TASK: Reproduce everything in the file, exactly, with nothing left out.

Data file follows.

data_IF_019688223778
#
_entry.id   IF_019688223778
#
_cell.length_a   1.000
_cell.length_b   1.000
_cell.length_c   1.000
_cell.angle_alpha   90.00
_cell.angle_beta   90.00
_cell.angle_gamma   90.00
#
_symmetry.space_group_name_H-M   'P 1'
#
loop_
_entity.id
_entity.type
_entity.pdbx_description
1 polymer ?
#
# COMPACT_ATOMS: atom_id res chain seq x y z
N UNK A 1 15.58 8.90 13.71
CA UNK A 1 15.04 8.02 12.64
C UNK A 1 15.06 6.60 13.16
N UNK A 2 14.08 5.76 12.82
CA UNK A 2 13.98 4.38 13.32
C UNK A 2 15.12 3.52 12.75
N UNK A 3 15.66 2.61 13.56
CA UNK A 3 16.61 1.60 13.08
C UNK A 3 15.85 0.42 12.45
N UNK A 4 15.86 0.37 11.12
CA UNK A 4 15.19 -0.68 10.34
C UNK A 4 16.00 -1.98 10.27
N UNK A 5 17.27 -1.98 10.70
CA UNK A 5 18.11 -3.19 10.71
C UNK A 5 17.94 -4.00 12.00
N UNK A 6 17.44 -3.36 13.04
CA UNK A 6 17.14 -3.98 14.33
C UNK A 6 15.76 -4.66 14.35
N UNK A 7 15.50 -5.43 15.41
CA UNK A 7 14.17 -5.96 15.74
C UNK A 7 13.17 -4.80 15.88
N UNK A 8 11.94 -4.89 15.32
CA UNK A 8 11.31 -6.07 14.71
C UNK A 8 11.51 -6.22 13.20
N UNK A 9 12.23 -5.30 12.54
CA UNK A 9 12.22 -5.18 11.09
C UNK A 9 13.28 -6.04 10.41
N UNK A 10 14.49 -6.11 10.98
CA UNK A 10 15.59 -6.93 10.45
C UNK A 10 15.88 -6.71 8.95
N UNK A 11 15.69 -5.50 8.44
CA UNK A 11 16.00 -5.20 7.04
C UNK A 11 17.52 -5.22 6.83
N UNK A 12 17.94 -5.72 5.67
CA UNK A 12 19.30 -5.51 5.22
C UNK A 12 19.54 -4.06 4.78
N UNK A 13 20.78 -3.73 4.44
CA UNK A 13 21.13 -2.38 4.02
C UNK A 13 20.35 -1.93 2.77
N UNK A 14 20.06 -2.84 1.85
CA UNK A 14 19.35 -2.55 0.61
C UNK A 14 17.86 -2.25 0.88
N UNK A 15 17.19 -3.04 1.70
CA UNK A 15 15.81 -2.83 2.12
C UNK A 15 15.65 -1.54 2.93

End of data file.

data_IF_019688223778
#
_entry.id   IF_019688223778
#
_cell.length_a   1.000
_cell.length_b   1.000
_cell.length_c   1.000
_cell.angle_alpha   90.00
_cell.angle_beta   90.00
_cell.angle_gamma   90.00
#
_symmetry.space_group_name_H-M   'P 1'
#
loop_
_entity.id
_entity.type
_entity.pdbx_description
1 polymer ?
#
# COMPACT_ATOMS: atom_id res chain seq x y z
N UNK A 1 15.58 8.90 13.71
CA UNK A 1 15.04 8.02 12.64
C UNK A 1 15.06 6.60 13.16
N UNK A 2 14.08 5.76 12.82
CA UNK A 2 13.98 4.38 13.32
C UNK A 2 15.12 3.52 12.75
N UNK A 3 15.66 2.61 13.56
CA UNK A 3 16.61 1.60 13.08
C UNK A 3 15.85 0.42 12.45
N UNK A 4 15.86 0.37 11.12
CA UNK A 4 15.19 -0.68 10.34
C UNK A 4 16.00 -1.98 10.27
N UNK A 5 17.27 -1.98 10.70
CA UNK A 5 18.11 -3.19 10.71
C UNK A 5 17.94 -4.00 12.00
N UNK A 6 17.44 -3.36 13.04
CA UNK A 6 17.14 -3.98 14.33
C UNK A 6 15.76 -4.66 14.35
N UNK A 7 15.50 -5.43 15.41
CA UNK A 7 14.17 -5.96 15.74
C UNK A 7 13.17 -4.80 15.88
N UNK A 8 11.94 -4.89 15.32
CA UNK A 8 11.31 -6.07 14.71
C UNK A 8 11.51 -6.22 13.20
N UNK A 9 12.23 -5.30 12.54
CA UNK A 9 12.22 -5.18 11.09
C UNK A 9 13.28 -6.04 10.41
N UNK A 10 14.49 -6.11 10.98
CA UNK A 10 15.59 -6.93 10.45
C UNK A 10 15.88 -6.71 8.95
N UNK A 11 15.69 -5.50 8.44
CA UNK A 11 16.00 -5.20 7.04
C UNK A 11 17.52 -5.22 6.83
N UNK A 12 17.94 -5.72 5.67
CA UNK A 12 19.30 -5.51 5.22
C UNK A 12 19.54 -4.06 4.78
N UNK A 13 20.78 -3.73 4.44
CA UNK A 13 21.13 -2.38 4.02
C UNK A 13 20.35 -1.93 2.77
N UNK A 14 20.06 -2.84 1.85
CA UNK A 14 19.35 -2.55 0.61
C UNK A 14 17.86 -2.25 0.88
N UNK A 15 17.19 -3.04 1.70
CA UNK A 15 15.81 -2.83 2.12
C UNK A 15 15.65 -1.54 2.93